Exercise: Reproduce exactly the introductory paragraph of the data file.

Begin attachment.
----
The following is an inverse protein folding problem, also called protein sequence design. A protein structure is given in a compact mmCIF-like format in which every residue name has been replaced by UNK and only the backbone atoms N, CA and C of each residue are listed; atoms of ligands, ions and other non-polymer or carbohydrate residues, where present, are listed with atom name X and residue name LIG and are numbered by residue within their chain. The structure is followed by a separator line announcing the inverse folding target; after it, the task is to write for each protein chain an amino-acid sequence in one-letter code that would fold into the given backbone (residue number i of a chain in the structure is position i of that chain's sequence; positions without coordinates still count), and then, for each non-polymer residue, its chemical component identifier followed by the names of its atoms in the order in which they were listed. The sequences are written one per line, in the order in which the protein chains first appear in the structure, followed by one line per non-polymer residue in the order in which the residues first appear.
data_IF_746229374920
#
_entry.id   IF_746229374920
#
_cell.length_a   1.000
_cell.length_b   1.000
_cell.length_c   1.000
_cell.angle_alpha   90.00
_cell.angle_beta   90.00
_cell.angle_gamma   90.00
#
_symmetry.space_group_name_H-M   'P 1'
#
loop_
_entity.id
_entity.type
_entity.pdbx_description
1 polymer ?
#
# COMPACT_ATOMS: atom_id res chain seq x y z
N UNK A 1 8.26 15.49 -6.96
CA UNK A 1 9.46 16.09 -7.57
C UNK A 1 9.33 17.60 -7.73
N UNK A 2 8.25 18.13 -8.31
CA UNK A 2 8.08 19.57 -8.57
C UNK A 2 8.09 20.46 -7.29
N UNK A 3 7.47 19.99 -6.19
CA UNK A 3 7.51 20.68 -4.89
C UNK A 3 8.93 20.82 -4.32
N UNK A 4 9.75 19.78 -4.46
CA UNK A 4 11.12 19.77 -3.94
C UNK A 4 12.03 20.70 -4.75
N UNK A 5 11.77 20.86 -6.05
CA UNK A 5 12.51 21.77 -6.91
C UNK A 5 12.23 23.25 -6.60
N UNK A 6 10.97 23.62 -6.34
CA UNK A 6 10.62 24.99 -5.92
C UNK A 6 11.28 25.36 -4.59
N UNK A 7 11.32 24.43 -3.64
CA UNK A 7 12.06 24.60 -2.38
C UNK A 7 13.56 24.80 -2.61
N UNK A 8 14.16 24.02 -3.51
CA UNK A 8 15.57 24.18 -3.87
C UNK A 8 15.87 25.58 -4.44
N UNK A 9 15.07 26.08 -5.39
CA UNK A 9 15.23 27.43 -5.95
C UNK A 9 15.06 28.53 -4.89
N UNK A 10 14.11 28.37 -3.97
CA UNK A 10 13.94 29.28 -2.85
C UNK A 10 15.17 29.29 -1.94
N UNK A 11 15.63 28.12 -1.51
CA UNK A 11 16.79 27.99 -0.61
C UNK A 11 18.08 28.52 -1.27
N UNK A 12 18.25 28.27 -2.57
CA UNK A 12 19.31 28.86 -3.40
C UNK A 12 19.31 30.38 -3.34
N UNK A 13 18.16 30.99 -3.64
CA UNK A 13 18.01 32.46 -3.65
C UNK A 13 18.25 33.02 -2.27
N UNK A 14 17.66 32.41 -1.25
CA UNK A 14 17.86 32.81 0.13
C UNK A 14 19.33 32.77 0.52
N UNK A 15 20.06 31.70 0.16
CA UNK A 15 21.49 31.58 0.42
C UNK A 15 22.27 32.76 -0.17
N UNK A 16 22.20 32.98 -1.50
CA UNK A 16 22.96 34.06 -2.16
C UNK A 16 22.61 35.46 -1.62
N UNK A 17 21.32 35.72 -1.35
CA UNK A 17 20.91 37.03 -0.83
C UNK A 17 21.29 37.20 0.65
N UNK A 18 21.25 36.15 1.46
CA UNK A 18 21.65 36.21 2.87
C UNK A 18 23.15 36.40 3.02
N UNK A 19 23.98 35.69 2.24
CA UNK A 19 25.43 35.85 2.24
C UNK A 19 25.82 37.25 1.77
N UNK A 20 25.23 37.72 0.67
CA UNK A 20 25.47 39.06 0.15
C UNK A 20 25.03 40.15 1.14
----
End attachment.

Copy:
The following is an inverse protein folding problem, also called protein sequence design. A protein structure is given in a compact mmCIF-like format in which every residue name has been replaced by UNK and only the backbone atoms N, CA and C of each residue are listed; atoms of ligands, ions and other non-polymer or carbohydrate residues, where present, are listed with atom name X and residue name LIG and are numbered by residue within their chain. The structure is followed by a separator line announcing the inverse folding target; after it, the task is to write for each protein chain an amino-acid sequence in one-letter code that would fold into the given backbone (residue number i of a chain in the structure is position i of that chain's sequence; positions without coordinates still count), and then, for each non-polymer residue, its chemical component identifier followed by the names of its atoms in the order in which they were listed. The sequences are written one per line, in the order in which the protein chains first appear in the structure, followed by one line per non-polymer residue in the order in which the residues first appear.